SEP IRAs were primarily designed to encourage retirement benefits among businesses that would otherwise not set up employer-sponsored plans. Sole proprietors, partnerships, and corporations can establish SEPs.
The contribution limit for the SEP IRA is high. In 2020, you can contribute 25% of your taxable income, up to $57,000. To max out the contribution of a SEP IRA, your taxable income must be $228,000. =(57,000 / 25%)
- Traditional IRA
The traditional IRA is the same as the SEP IRA and 401K except it has a lower contribution limit. For 2020, your total contributions to your traditional IRA cannot be more than: $6,000. If you’re 50 years or older, you can contribute an additional $1,000 as a “catch up contribution”.
???Talk To Your Accountant
Here’s the magic question: What can I do to pay less taxes today?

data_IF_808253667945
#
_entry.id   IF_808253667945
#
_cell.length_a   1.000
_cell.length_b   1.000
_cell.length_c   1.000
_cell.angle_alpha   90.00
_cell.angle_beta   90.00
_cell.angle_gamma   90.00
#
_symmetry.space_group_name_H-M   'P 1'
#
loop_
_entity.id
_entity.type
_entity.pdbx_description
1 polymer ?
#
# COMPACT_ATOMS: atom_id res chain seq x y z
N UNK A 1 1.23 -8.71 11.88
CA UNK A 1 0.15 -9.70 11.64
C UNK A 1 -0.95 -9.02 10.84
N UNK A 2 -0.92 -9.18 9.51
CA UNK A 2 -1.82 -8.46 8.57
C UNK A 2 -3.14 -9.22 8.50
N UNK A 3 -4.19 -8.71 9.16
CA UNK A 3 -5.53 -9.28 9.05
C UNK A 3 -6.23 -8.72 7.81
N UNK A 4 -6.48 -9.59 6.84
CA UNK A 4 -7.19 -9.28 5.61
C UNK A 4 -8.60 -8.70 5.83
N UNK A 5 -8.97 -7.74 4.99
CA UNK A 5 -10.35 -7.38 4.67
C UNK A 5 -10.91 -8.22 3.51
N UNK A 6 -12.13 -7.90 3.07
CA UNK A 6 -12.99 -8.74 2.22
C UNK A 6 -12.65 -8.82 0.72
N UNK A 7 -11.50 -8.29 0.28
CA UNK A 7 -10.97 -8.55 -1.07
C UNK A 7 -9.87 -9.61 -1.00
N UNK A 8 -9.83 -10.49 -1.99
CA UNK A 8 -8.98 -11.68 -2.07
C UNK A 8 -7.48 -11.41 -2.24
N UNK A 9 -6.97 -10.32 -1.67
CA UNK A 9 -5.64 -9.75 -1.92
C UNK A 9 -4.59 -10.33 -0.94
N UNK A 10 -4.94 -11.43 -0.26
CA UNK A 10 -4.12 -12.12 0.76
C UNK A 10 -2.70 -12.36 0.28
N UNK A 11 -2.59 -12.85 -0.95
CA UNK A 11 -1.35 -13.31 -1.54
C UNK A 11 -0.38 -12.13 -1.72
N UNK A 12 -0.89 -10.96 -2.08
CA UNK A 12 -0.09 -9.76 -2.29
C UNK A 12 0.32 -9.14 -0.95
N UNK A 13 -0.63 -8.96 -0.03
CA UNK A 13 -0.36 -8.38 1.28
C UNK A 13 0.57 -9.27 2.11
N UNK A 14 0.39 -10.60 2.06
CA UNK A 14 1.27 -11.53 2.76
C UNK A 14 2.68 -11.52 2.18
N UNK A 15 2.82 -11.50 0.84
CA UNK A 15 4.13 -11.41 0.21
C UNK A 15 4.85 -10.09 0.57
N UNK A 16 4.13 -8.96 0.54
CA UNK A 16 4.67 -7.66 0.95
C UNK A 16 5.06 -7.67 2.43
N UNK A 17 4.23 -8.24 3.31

I mentioned the contribution limits for each account.
- 401(k): $19,500 (+ $6,500 catch-up)
- HSA: $3,550 individual / $7,100 Family (+$1,000 catch-up)
- SEP IRA: Lessor of $57,000 or 25% of Income
- Traditional IRA: $6,000 (+1,000 catch-up)
However, there are also income limits to consider. Meaning, you may get phased out of using certain accounts if your income is too high.
For example, in 2020 you cannot contribute to a ROTH IRA if you make more than $124,000 as a single filer. If you are married and filing jointly, you cannot contribute to a ROTH IRA if your combined income exceeds $196,000.
I didn’t go into detail on ROTH IRA’s in the list above because those contributions are made with after tax dollars. The ROTH is still a great tax advantaged investment vehicle. I just recommend prioritizing the tax deferred accounts first.
Giving up purchasing power today in order to secure a better future is a difficult task to fulfill.
Delayed gratification is not something we’re used to practicing in the current state of the “demand economy”.
In this particular scenario, I suggest the average American consumer unit reduce their take home pay by 16K per year so they can pay less taxes (6K), and have access to savings in retirement (23K).